The radiance of sample points is subject to the emission, extinction, and scattering phenomena, corresponding to the three summands in the right side of Equation 5. The description of these phenomena is as follows.
Emission: During the process of combustion, some photons are emitted by the hot soot particles and the emission results in the light of flames . We directly model the volume data as color intensities which are used for the emission phenomenon.
Extinction: While traveling through the flame, some photons are absorbed or scattered in different directions. This is called extinction. The extinction coefficient in Equation 5 is relative to the number of particles in a voxel . The sophisticated optical models specify the extinction coefficient as a finite, continuously varying function of the volume data. Here, we assume to be a constant for simplification.
Scattering: The scattering phenomenon is defined as the process by which photons travel from the direction of interest to different directions (out-scattering), or from different directions to the direction of interest (in-scattering). The distribution of scattered light is specified by the phase function
Here, is a value in the range , and , , and correspond to backward, isotropic, and forward scattering, respectively. Here, we use an isotropic phase function for simplification . As described in , in a low-albedo medium such as the flames of interest, extinction usually dominates largely over scattering which contributes very little to the final image. Moreover, we opt for isotropic scattering because of the computational efficiency.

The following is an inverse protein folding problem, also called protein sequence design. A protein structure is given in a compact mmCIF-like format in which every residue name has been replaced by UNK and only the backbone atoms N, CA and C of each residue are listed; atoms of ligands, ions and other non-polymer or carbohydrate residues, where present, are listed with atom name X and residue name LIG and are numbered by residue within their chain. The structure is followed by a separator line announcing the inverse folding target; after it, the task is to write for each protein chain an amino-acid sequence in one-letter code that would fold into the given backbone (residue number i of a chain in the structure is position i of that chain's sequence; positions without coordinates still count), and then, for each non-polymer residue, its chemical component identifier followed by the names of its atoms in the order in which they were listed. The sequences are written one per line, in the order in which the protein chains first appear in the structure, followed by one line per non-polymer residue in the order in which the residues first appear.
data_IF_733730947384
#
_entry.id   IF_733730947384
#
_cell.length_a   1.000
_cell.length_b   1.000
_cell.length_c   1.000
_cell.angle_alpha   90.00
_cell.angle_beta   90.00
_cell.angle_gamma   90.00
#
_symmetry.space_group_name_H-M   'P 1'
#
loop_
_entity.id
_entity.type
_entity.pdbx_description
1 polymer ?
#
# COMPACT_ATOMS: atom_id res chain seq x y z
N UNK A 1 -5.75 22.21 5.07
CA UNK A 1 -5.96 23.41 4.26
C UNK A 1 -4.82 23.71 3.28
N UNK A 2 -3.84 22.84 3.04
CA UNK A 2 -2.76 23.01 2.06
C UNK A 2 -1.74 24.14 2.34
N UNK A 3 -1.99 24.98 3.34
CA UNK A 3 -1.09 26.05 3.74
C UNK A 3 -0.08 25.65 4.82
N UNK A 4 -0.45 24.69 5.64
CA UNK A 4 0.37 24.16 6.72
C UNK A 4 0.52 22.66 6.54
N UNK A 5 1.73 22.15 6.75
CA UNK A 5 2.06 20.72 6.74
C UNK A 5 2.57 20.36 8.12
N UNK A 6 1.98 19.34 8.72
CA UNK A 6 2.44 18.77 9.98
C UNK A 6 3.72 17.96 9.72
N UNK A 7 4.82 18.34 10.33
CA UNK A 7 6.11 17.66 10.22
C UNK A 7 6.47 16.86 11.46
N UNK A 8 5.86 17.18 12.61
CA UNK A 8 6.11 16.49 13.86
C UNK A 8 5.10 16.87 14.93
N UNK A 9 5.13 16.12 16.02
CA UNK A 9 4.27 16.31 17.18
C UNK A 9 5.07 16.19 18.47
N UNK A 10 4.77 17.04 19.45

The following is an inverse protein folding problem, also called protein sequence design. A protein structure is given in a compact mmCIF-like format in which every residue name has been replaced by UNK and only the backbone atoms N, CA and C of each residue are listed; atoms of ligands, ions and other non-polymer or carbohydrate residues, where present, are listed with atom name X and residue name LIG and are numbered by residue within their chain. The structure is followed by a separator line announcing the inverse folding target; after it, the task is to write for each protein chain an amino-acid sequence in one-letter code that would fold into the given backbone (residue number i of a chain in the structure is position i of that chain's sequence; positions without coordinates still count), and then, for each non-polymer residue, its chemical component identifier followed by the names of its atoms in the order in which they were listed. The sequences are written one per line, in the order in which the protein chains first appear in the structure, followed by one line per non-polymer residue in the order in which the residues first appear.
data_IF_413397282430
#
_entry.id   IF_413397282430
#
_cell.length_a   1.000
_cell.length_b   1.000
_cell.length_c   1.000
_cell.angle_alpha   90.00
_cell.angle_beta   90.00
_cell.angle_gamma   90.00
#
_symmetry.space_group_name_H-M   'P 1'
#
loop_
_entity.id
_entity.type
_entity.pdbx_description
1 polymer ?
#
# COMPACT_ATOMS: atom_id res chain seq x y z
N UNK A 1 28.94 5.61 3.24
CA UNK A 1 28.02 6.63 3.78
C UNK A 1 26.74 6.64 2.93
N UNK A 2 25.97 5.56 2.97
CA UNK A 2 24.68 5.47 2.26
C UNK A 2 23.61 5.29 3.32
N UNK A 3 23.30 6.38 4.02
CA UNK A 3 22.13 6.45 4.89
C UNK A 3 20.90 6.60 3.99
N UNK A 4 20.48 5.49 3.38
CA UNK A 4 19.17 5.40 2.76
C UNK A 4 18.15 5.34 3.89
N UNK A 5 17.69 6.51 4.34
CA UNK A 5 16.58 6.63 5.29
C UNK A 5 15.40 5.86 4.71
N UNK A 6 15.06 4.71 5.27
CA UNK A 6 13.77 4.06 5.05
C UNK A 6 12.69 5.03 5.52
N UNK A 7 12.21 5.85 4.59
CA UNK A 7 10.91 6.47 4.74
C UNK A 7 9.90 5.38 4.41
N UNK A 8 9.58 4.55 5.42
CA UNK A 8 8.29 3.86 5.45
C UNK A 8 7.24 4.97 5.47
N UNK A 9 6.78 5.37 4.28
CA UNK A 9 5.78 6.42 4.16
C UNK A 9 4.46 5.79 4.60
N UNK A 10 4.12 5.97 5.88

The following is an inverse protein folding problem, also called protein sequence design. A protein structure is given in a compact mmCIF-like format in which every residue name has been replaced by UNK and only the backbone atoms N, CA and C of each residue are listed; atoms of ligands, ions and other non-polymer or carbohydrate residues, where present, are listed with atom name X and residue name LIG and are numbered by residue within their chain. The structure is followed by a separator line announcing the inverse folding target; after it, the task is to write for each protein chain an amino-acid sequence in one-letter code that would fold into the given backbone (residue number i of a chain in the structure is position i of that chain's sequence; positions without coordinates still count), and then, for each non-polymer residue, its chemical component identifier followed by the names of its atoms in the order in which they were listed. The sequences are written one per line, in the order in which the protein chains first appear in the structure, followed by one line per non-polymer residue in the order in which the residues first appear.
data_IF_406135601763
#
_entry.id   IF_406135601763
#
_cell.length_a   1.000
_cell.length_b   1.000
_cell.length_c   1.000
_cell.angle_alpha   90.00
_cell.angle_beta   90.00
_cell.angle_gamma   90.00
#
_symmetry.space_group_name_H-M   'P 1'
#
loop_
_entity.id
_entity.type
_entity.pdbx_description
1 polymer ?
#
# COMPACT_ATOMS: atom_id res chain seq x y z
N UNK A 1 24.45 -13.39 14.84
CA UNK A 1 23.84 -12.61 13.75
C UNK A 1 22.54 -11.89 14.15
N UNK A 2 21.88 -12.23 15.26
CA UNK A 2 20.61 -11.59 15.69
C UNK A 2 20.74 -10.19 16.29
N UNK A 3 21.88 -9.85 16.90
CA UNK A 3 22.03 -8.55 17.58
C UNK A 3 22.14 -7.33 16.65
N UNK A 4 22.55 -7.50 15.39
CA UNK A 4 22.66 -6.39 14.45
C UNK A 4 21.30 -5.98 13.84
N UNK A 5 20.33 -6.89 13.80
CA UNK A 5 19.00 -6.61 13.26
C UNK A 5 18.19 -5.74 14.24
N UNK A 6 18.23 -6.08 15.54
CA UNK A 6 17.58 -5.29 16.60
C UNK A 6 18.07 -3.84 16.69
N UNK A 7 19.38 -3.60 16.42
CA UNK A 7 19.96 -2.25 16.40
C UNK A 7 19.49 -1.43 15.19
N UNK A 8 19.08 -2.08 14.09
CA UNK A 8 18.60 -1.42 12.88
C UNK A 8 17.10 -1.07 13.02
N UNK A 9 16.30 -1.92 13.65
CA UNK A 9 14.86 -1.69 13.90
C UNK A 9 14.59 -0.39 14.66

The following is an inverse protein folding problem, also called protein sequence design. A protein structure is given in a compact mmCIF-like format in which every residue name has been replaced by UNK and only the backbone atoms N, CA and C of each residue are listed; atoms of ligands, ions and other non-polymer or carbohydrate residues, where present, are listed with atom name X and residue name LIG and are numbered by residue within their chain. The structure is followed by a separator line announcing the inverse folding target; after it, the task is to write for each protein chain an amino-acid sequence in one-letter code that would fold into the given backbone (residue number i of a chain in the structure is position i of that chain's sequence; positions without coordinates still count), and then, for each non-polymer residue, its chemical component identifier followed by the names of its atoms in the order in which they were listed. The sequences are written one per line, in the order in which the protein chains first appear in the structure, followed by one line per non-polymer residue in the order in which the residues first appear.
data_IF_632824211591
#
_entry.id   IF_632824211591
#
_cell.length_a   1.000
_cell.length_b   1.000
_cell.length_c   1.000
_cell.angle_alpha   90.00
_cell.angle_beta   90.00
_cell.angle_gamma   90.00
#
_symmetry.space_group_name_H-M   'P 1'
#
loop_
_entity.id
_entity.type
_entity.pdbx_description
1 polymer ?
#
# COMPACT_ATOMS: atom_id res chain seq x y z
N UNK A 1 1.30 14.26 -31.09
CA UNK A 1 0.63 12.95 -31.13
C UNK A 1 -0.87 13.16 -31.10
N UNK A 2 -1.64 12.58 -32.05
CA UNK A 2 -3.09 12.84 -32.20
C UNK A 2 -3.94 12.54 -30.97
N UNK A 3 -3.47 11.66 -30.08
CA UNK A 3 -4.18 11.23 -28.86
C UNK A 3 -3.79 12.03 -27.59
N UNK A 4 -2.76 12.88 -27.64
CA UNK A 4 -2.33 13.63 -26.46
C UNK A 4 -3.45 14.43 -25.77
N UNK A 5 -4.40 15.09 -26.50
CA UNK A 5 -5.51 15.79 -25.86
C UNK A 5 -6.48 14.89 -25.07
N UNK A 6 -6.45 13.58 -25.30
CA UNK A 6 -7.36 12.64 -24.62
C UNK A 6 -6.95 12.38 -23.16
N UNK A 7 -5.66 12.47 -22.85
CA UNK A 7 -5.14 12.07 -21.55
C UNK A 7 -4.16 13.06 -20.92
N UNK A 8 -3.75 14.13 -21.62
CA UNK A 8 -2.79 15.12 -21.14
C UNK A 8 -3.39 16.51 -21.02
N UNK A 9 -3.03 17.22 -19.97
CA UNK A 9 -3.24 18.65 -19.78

3.3.2 Volume Adjustment
Tomographic reconstruction approaches [1, 2, 4] minimize the residuals of intensities between the input and the reconstructed images to drive the reconstruction process. We follow a similar residual intensity minimization approach for our reconstruction.
After the reconstructed image is generated by the volume rendering process, a ray then travels through the reconstructed volume and several sample points are generated. Each sample point is used to adjust the value of its eight neighboring key points based on the sample point transparency, the distance between the sample point and the key point, and the residuals between the captured and the reconstructed images. The adjustment is done as follows:
Here, denotes the volume data of the key point after iterations, and denotes the value of adjustment for the key point influenced by the sample point . As shown in Equation 11, for each iteration, we adjust the volume data of the key point by adding each weighted by a random number